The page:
I see a lone gunman walking up to four men liming by the corner and firing a handgun at men scattering in all directions, killing three and wounding the fourth. It takes a pro to do that. I see an orange vendor at the roadside being executed at eight o’clock in the morning with 40 shots being fired at him. I see a 15 year old boy being killed and his cellphone taken and say you don’t need to kill a kid to get a cellphone. A young drug runner being killed as a lesson for others, maybe. I see a killer shooting up a car, killing two people and then calmly walking away. I see a couple found dead in their car at the side of the road and ask why didn’t the killer take the car and sell it to a chop shop for $10,000 at least. These all seem like executions to me, done by professionals who know their business.  

Most scary is the reported division of some urban areas into warring territories where a person can be killed for simply walking on the government road into another gang’s territory. I remember seeing a BBC television story where a man from East Dry River told the incredulous reporter that he would be killed if he ventured into opposition territory 200 metres away. 

I said to myself that makes no sense on the surface. Why would I kill someone just for walking onto my street? But then I remembered that if my gang controlled that turf, I would not welcome that stranger coming to sell drugs in my territory. I wouldn’t want him coming to get protection from businesses in my territory. I wouldn’t want him thinking he could get the government contract for URP make-work in my turf. I wouldn’t want him pimping the hookers living in my turf. I wouldn’t want him trying to take dealer’s cut in gambling in my turf. I wouldn’t shoot the stranger just because he was wearing the wrong colour jersey. I would shoot him because there was solid liquid cash involved and he wasn’t coming to take any of mine.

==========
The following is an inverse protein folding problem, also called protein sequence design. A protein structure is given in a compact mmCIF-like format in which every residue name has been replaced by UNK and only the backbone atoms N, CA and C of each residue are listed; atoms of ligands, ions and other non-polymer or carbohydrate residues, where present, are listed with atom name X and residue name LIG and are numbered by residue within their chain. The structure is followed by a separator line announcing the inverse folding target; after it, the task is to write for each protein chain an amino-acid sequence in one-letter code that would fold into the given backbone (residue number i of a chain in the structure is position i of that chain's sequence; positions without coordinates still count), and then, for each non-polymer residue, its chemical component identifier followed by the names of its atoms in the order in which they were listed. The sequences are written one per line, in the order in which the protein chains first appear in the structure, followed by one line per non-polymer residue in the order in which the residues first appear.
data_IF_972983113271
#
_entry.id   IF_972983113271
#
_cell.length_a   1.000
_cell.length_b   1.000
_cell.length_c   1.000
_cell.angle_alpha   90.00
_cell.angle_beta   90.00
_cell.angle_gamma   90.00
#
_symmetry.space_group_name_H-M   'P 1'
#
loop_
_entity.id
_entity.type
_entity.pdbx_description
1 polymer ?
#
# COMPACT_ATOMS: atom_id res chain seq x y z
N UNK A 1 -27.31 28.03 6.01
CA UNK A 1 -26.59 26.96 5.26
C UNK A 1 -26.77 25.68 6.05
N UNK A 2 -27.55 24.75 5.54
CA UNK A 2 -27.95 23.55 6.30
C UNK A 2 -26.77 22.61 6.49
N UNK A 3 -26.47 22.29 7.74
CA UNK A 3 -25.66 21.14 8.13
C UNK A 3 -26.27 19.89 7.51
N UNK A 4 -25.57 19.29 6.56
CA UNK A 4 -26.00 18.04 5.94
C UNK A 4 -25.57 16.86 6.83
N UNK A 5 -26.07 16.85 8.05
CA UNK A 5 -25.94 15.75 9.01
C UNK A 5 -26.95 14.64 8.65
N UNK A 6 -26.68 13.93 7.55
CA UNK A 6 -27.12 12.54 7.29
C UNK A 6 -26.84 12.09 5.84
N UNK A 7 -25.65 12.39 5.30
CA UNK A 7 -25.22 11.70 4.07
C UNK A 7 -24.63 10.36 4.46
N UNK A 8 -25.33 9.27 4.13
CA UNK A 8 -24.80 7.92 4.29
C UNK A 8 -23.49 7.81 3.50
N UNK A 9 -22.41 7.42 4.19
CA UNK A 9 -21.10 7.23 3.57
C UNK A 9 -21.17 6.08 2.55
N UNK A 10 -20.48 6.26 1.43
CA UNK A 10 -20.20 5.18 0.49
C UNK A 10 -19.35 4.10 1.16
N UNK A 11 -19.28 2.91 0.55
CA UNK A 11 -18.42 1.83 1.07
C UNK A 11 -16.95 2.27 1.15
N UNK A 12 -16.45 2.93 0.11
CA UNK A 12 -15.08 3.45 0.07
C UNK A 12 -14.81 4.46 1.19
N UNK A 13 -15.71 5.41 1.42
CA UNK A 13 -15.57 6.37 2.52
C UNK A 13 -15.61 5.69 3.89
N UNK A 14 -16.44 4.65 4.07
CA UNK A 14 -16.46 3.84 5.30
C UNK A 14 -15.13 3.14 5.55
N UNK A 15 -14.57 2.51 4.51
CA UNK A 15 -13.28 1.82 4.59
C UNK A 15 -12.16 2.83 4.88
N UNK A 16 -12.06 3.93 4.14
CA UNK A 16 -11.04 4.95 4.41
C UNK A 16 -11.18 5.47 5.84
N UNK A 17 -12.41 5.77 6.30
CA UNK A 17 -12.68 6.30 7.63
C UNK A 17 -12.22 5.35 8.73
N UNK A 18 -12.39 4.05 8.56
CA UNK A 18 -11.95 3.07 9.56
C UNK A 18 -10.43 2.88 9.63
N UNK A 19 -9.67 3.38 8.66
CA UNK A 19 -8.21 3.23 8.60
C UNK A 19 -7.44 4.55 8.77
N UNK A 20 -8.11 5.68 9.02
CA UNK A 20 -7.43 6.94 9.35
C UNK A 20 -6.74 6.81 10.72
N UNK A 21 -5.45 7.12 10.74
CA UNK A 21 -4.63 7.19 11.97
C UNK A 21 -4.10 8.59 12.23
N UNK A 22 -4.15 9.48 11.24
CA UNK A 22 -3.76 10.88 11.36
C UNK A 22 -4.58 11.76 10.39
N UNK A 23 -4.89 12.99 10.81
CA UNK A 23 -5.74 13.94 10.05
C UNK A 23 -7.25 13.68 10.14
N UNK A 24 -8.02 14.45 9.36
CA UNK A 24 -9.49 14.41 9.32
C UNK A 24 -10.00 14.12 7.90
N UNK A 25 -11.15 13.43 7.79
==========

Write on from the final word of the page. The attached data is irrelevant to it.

If this kind of gang activity is going on over large parts of the country, if the drug trade is out of control, if the police can’t or won’t make any headway, if the local government structures are being controlled by dark forces, if some political forces are encouraging and benefitting from the nonsense, if the once dominant petroleum economy is taking the eight count, if the average citizen sees no hope, good old TT is indeed a failed narco petro gang state.

I will say to my fellow Trinis and Tobagonese still living in the land of the humming bird what my old headmaster used to say, “This is going to hurt me more than it will hurt you!” 

Writing this column, I mean. Something not so good has happened to Trinidad and Tobago, and is happening today. It’s something many Trinis can’t see and don’t want to see, and it’s hard to blame them. But reality is not helped by lies, especially lies to yourself. 

Trinidad and Tobago, you have a problem. Correction, Trinidad and Tobago, we have a problem. First step is recognizing that we have a problem and we need help, and the next step is creating a solution and applying it no matter how intense the pain. There isn’t a lot of time to spare.